HCP EMOH (Owner) owns a seven-acre property improved with an 89-unit assisted-living facility. The units range in size from 286 to 363 square feet, and each unit contains a kitchenette, a shower, and toilet facilities. Common areas make up roughly half the facility's space, including lounges, multipurpose rooms, dining rooms, and a commercial kitchen. The facility provides numerous services, including meals, medical assistance, and recreational activities.
The county auditor valued the property at $6 million, a value with which the Owner disagreed. At the Board of Review, the Owner presented an analysis using the sales comparison and income approaches to value based on apartment data, arriving at a valuation of $2.9 million. The Board of Review retained the auditor's valuation, and the Owner appealed to the Board of Tax Appeals (BTA).
Before the BTA, the Owner presented an appraisal report opining that the property's highest and best use as improved was as continued multifamily use. He applied both a sales comparison approach and an income approach, both drawing from apartment data. He justified his reliance on apartment data rather than assisted-living facility data based on what he viewed as the distortive effects that the facility's services have on the value of the realty. Including the value of the services in the analysis would generate rental rates far above what would be sustainable in the market. He concluded to a value of $3.55 million.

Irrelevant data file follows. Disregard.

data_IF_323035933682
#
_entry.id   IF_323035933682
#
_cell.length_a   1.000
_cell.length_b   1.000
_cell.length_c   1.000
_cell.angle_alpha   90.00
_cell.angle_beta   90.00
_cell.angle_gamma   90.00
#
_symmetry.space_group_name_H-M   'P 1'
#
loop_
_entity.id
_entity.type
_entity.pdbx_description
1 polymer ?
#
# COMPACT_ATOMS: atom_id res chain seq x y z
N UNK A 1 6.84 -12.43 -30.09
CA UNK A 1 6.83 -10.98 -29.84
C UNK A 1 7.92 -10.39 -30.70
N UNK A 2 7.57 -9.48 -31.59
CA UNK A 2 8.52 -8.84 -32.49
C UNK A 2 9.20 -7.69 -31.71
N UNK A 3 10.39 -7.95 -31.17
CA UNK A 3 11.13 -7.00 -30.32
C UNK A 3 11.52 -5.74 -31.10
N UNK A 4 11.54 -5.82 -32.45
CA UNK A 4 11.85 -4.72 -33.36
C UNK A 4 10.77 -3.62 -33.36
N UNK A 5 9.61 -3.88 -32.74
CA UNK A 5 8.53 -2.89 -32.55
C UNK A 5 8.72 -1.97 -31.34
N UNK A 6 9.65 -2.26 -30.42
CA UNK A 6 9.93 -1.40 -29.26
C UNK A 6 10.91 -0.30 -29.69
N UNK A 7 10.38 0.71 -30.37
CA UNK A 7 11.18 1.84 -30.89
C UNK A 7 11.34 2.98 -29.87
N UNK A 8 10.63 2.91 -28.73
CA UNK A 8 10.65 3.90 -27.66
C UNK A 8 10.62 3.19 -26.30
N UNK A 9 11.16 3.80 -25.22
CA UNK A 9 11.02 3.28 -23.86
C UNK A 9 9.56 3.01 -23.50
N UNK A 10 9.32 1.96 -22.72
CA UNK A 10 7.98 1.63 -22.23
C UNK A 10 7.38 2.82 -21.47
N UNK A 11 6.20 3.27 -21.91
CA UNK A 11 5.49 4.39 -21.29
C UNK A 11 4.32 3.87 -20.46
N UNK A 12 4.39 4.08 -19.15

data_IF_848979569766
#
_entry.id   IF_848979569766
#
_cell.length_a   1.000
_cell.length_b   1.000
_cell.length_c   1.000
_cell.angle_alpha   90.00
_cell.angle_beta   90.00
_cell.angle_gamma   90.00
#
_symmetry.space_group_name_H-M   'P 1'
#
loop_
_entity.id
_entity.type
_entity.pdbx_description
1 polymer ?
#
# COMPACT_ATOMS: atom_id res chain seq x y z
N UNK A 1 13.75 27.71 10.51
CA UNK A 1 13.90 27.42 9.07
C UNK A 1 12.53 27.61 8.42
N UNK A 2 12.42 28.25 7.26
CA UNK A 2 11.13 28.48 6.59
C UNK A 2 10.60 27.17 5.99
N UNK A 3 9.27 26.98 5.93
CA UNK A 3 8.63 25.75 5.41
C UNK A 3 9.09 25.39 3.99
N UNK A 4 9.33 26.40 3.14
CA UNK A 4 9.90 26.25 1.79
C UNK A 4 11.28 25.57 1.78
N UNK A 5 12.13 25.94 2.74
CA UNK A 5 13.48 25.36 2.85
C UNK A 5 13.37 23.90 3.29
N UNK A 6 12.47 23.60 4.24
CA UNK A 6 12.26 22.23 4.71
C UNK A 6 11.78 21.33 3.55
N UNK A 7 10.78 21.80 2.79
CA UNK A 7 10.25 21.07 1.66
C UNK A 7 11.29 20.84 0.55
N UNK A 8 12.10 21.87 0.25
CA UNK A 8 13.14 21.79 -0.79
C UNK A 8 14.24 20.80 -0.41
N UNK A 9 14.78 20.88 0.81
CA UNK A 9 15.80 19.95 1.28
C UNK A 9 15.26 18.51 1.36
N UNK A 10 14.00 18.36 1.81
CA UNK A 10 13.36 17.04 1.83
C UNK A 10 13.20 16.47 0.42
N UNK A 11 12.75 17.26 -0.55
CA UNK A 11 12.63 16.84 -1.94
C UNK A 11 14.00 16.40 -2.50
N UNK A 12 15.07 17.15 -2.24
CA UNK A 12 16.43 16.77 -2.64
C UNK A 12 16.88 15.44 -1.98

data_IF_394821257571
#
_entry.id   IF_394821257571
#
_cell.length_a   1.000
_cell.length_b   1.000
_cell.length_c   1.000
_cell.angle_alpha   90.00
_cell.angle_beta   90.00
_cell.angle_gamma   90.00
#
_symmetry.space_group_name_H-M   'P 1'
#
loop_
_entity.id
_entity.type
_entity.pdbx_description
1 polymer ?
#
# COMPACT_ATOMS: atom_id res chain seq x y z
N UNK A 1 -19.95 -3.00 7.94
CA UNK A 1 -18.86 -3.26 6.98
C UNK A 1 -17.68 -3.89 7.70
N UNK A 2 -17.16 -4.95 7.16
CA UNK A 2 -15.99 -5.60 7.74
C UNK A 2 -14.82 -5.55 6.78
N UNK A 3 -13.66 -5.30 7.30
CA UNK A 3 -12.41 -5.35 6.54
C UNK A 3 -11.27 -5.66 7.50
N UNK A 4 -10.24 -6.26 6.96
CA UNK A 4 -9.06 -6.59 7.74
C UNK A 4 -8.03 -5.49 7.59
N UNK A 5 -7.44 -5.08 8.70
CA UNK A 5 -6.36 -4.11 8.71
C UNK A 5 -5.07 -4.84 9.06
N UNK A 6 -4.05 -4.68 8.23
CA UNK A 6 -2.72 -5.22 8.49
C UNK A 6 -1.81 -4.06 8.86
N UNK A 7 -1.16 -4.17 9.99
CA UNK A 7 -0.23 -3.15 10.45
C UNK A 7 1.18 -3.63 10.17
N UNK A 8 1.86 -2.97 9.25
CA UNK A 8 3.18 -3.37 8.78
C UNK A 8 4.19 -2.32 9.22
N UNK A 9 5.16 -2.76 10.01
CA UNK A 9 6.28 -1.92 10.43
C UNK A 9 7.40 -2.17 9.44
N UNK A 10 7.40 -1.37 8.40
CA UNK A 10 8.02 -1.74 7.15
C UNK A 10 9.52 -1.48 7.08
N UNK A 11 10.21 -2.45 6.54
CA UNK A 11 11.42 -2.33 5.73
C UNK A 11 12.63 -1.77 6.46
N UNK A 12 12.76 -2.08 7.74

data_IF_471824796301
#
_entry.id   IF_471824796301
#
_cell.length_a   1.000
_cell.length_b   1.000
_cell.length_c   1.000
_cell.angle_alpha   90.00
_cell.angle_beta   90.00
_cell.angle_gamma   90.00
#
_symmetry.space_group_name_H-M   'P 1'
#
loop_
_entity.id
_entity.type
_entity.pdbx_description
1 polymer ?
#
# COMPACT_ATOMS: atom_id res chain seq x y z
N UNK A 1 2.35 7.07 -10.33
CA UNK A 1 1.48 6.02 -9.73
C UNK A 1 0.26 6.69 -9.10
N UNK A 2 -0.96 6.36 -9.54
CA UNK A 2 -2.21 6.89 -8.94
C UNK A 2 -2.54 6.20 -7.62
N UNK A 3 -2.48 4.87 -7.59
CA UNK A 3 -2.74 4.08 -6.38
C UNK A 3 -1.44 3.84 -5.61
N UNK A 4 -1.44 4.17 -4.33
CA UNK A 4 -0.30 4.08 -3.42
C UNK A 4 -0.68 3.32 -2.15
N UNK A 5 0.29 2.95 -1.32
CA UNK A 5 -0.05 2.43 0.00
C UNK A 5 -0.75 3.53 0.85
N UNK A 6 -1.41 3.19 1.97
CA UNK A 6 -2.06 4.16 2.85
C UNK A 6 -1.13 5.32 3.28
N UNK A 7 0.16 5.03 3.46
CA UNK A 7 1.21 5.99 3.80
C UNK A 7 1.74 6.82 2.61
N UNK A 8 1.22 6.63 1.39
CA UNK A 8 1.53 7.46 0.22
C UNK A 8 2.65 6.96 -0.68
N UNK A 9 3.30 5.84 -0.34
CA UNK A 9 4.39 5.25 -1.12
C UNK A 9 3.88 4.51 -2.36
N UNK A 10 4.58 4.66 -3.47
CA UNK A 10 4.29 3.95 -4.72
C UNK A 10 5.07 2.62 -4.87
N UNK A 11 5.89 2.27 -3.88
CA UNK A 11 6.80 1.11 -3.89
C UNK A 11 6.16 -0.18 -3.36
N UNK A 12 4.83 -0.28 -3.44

The county's appraiser valued the property as an assisted-living facility. In his income approach, his primary criterion was to find comparable properties offering assisted-living services. He began by computing a net operating income (NOI) for the going concern, then sought to isolate the cash flow to the real estate using a "lease coverage analysis." To perform this analysis, the county's appraiser evaluated nine market transactions, identifying the NOI per unit for the going concern and the rent per unit under the terms of an absolute net lease for each. After applying the resulting ratio to his estimate of the NOI for the subject's going concern, he concluded to a value of $9.1 million for the real estate.
The BTA adopted the county's appraisal, and the Owner appealed to the Ohio Supreme Court. The Owner first argued that prior case law required reliance on apartment comparables when valuing an assisted-living facility. In that earlier case, the court endorsed the use of apartment buildings as...